Jobs spends his life going to war for control – and Sorkin grand-stages this struggle. The story of one the greatest CEOs in American history and not a single line is sugar coated. He was a jerk – but the script forces you to stare at it – and not only stare at it, but understand it.
Favorite Quote: Everything around you that you call life was made up by people that were no smarter than you, and you can change it, you can influence it, you can build your own things that other people can use.
5. Captain Fantastic
4. The Nice Guys
3. Swiss Army Man
1.La La Land
Shut up, you aren’t too cool for musicals. And yes, Ryan Gosling and Emma Stone sorta suck as singing. But this movie, philosophically and truly, rattles the rom-com genre. This movie is simply about dreamers and the self-doubt and miscalculations that come along with being one. But, people will still claim it to be a tragic love story – maybe even, a gimmicky one.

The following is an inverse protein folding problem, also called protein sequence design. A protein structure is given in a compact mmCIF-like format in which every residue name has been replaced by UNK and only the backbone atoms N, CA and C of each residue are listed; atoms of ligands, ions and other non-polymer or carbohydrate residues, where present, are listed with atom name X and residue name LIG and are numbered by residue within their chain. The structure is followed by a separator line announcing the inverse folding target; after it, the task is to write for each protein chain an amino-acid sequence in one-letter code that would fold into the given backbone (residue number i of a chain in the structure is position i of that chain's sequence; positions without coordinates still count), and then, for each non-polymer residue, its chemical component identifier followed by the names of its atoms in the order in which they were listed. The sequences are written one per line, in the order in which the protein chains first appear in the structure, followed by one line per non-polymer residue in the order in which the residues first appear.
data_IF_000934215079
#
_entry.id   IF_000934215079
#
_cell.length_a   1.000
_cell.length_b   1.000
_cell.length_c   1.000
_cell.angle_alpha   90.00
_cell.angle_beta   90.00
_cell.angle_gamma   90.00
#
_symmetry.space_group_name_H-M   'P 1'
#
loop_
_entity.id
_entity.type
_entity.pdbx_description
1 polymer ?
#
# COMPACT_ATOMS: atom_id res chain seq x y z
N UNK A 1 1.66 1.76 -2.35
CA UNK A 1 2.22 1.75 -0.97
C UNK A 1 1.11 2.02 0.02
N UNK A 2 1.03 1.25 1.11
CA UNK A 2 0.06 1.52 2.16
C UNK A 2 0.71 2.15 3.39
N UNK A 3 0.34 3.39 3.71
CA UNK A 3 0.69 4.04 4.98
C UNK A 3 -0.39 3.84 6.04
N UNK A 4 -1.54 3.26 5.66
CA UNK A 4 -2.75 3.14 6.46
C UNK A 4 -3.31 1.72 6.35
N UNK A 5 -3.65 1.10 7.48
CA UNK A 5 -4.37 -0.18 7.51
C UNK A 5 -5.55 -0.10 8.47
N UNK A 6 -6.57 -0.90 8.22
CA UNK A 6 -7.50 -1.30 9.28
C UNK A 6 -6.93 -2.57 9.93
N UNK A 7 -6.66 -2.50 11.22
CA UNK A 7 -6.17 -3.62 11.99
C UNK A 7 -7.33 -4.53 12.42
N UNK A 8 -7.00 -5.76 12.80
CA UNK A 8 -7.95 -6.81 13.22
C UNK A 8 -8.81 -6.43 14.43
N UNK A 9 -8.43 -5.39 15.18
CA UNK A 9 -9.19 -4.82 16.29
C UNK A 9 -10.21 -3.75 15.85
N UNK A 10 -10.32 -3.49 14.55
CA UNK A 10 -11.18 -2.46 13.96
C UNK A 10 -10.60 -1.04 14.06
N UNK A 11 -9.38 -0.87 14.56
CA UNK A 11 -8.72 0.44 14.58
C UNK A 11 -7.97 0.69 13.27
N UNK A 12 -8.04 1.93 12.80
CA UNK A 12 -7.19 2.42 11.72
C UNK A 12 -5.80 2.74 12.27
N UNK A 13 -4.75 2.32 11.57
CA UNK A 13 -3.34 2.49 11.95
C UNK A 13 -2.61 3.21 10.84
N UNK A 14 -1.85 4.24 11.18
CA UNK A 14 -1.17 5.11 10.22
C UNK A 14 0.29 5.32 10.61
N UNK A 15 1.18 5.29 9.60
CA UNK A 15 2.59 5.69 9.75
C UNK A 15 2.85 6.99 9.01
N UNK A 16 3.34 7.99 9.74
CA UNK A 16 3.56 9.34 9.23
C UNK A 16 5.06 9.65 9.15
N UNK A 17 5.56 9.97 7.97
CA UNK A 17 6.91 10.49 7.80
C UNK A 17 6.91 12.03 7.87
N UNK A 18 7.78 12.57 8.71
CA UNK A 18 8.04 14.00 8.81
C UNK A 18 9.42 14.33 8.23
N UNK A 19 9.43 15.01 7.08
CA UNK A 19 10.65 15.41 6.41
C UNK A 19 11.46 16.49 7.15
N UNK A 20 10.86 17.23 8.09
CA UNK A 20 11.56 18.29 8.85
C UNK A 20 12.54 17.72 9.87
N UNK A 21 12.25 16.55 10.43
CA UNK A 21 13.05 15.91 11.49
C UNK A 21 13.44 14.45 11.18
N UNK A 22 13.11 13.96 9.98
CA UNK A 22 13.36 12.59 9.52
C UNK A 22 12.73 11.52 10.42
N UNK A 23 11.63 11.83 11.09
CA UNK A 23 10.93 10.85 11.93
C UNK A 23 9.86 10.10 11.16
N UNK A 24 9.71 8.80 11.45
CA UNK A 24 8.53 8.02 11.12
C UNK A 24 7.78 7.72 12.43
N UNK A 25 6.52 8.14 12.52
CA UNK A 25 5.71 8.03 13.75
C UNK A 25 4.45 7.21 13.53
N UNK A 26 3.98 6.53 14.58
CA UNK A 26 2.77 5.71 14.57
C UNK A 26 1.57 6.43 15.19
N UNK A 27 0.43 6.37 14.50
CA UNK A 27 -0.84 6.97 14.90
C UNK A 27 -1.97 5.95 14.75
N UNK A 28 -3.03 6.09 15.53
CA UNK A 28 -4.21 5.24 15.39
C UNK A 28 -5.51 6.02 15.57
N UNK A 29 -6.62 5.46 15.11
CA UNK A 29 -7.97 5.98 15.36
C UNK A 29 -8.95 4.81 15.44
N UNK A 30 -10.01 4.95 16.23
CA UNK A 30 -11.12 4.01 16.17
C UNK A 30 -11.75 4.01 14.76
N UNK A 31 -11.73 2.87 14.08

True, this movie does showcase love in a pure form – caffeinated and wide – but it better headlines, love’s tendency to bridge gaps in your life. From A to B – not always from start to finish. Love can feel so tangible at times, our dreams, in relation, seem oddly achievable.
Favorite Quote: This is the dream! It’s conflict and it’s compromise, it’s very, very exciting.
5. The Florida Project
4. The Big Sick
3. A Ghost Story
2. Lady Bird
- Your Name
The realism in each frame of this Japanese epic, punches you aggressively in the face. In America, most adults belittle animated films as, ‘children’s movies’ but in Japan, they are everything. Ounces of soul are pressed into the 24 frames. For this reason, four of the top ten highest grossing films in the country’s history are hand-drawn masterpieces. Compared to the United States who have zero in the top 14.